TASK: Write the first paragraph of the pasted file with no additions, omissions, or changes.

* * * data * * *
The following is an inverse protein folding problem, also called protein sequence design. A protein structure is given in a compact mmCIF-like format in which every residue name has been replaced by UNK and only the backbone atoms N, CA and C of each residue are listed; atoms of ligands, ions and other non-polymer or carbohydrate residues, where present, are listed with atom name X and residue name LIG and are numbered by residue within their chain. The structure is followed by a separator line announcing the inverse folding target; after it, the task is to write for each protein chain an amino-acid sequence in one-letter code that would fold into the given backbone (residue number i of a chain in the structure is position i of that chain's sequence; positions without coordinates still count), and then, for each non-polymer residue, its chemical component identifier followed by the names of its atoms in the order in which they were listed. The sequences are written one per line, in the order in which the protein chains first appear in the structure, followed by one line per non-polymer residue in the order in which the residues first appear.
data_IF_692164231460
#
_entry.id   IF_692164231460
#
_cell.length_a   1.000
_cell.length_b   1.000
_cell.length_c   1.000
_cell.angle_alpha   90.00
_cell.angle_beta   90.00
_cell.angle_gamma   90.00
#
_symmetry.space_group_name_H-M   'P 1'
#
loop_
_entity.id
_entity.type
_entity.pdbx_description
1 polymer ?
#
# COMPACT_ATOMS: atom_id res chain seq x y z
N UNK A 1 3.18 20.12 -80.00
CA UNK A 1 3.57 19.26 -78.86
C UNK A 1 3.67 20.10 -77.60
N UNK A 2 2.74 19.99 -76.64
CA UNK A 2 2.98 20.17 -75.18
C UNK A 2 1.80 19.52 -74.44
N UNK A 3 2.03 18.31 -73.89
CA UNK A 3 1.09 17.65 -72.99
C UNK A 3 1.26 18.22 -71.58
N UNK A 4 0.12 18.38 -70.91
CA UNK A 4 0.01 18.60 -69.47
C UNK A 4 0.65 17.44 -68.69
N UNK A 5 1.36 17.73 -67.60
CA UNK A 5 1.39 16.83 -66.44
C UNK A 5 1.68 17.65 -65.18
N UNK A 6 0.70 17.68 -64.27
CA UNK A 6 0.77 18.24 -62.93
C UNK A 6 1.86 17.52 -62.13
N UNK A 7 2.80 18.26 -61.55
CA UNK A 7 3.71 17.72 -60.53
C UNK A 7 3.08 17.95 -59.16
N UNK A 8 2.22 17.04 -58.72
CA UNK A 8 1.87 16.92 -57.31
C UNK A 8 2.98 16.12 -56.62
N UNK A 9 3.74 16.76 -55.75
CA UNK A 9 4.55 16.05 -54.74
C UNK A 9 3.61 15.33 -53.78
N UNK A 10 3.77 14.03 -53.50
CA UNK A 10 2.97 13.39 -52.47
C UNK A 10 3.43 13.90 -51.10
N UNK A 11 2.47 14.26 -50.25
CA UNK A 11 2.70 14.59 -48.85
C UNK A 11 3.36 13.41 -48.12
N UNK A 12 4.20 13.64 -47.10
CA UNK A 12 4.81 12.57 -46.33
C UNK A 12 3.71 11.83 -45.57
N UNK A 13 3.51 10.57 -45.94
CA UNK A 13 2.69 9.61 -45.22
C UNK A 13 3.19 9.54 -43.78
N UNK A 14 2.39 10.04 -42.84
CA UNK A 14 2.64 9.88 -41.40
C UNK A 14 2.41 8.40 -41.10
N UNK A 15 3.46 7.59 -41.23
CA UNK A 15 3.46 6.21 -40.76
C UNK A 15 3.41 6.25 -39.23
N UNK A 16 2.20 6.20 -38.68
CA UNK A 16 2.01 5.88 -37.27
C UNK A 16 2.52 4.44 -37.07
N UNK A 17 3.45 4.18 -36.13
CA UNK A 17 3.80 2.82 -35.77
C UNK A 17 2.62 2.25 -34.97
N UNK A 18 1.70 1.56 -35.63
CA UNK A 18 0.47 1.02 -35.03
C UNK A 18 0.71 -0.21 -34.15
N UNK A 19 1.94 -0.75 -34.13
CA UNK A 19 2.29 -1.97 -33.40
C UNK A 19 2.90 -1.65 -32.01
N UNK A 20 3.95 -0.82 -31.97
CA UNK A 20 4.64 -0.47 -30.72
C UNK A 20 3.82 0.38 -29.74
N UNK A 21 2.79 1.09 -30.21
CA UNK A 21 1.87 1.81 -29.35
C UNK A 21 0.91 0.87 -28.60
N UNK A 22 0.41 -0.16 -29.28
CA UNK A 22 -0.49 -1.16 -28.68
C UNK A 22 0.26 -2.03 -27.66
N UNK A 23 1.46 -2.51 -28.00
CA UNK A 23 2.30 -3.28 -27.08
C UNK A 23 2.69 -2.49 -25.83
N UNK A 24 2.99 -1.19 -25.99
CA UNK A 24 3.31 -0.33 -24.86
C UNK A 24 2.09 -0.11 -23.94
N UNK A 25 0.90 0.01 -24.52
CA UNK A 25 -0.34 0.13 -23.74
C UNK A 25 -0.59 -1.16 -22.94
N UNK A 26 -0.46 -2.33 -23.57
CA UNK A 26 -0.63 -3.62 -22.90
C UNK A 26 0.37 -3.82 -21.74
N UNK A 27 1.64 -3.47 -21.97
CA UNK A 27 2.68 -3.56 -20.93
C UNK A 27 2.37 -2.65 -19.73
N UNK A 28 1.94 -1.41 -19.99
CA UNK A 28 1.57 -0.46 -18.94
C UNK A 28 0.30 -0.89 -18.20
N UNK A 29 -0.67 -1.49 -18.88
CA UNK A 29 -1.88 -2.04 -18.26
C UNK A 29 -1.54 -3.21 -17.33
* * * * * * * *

The following is an inverse protein folding problem, also called protein sequence design. A protein structure is given in a compact mmCIF-like format in which every residue name has been replaced by UNK and only the backbone atoms N, CA and C of each residue are listed; atoms of ligands, ions and other non-polymer or carbohydrate residues, where present, are listed with atom name X and residue name LIG and are numbered by residue within their chain. The structure is followed by a separator line announcing the inverse folding target; after it, the task is to write for each protein chain an amino-acid sequence in one-letter code that would fold into the given backbone (residue number i of a chain in the structure is position i of that chain's sequence; positions without coordinates still count), and then, for each non-polymer residue, its chemical component identifier followed by the names of its atoms in the order in which they were listed. The sequences are written one per line, in the order in which the protein chains first appear in the structure, followed by one line per non-polymer residue in the order in which the residues first appear.